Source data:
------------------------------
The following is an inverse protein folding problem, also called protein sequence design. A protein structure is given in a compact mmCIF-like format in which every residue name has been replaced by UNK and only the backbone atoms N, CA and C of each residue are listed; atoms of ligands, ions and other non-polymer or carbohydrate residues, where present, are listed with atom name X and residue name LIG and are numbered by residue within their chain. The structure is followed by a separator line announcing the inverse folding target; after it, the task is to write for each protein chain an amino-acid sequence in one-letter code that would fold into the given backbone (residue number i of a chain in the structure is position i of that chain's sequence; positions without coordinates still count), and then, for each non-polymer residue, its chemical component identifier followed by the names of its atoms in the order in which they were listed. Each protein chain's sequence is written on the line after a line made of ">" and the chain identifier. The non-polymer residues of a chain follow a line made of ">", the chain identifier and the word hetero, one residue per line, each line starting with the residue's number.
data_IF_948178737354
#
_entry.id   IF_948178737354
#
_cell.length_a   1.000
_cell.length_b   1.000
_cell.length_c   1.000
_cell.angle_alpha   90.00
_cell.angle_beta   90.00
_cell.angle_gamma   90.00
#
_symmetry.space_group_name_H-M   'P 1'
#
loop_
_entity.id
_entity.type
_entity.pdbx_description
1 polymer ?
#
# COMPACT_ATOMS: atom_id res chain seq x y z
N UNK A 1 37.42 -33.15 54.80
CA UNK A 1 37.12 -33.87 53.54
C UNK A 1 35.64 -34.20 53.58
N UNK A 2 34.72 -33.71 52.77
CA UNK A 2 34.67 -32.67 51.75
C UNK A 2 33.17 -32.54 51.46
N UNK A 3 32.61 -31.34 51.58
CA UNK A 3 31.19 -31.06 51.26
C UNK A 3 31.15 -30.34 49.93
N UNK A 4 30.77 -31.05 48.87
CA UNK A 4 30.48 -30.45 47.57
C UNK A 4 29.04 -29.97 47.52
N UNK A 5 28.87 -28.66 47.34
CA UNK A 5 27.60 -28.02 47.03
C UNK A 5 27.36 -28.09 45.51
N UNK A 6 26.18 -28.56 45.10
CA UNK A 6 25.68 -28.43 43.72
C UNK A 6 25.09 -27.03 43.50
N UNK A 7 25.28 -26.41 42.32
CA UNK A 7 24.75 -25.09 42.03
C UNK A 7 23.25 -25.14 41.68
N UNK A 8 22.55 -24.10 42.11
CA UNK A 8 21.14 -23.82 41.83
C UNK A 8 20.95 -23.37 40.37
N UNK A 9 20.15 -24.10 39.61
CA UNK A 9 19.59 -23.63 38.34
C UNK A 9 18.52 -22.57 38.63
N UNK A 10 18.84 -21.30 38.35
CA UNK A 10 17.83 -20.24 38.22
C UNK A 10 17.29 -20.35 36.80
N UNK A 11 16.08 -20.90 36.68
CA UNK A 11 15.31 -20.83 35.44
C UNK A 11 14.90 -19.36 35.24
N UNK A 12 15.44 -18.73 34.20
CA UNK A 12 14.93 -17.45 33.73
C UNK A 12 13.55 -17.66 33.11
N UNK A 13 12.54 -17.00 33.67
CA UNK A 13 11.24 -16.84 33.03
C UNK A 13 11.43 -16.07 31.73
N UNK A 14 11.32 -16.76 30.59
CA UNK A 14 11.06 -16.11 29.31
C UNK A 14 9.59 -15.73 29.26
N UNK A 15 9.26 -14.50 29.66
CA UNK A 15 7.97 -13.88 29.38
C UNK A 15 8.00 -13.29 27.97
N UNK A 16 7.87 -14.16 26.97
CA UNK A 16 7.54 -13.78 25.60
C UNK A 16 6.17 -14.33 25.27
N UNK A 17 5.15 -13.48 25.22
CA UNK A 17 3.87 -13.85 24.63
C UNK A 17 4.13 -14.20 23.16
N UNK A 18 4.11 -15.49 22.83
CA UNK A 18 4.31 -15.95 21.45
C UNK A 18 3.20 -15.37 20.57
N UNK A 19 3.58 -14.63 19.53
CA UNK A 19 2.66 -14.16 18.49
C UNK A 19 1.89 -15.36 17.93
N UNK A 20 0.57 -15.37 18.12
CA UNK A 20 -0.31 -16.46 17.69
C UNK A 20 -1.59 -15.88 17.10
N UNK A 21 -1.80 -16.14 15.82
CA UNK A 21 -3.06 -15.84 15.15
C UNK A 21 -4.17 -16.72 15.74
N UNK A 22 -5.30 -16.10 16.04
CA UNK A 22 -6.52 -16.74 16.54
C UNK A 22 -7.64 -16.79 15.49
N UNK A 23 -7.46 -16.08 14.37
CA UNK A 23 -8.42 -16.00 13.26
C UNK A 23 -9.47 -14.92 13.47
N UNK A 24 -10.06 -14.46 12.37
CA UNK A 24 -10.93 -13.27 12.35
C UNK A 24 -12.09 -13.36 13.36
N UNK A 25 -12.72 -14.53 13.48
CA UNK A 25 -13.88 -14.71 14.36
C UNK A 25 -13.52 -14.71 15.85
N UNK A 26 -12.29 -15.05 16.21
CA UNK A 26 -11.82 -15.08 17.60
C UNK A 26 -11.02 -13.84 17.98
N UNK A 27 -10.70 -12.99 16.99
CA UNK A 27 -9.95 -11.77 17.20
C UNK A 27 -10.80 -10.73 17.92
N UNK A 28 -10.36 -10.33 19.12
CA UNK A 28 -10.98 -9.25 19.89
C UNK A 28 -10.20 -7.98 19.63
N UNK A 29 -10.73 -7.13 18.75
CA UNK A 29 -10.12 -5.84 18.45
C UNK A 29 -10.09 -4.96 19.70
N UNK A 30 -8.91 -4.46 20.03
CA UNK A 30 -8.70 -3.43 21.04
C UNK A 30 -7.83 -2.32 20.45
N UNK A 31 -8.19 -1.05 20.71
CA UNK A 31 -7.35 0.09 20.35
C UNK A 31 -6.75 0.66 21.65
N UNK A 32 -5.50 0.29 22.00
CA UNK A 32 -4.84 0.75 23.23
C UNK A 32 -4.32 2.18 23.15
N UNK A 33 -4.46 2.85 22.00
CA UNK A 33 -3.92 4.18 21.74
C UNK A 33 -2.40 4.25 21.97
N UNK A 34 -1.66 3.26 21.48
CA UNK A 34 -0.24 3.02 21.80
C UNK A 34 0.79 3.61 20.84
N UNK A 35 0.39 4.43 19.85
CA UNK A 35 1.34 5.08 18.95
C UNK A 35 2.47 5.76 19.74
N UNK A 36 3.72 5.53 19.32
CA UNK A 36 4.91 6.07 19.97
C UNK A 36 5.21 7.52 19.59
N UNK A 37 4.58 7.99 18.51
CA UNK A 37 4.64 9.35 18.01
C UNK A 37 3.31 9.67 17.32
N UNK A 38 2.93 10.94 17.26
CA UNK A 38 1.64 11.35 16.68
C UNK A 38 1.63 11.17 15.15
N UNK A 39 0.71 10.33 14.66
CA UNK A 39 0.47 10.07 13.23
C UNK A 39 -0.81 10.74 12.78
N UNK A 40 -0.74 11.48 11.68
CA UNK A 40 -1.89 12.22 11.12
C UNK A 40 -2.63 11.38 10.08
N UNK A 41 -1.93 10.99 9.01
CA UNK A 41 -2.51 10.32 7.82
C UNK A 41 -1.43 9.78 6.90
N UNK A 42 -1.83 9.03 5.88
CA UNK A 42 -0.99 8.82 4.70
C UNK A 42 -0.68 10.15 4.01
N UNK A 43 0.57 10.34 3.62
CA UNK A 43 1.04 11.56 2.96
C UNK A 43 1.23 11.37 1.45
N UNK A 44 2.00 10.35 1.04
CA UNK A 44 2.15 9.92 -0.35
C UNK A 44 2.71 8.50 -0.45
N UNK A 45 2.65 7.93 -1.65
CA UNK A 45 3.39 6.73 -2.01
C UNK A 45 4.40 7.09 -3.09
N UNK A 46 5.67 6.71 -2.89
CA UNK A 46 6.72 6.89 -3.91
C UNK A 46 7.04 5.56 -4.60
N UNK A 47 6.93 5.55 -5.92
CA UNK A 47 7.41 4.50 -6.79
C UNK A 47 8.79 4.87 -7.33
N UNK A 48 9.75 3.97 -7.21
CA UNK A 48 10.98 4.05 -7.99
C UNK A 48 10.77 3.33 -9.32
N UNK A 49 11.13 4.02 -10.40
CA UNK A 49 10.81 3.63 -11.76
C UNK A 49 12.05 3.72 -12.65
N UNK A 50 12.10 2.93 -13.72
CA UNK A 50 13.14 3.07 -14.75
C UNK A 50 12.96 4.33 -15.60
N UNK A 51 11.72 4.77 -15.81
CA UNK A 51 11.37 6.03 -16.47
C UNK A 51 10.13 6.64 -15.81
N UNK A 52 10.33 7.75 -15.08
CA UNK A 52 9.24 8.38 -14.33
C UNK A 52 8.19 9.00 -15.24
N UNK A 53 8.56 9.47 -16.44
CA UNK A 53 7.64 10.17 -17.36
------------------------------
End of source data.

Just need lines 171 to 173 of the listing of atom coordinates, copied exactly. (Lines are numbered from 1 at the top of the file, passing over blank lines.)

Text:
C UNK A 50 12.96 4.33 -15.60
N UNK A 51 11.72 4.77 -15.81
CA UNK A 51 11.37 6.03 -16.47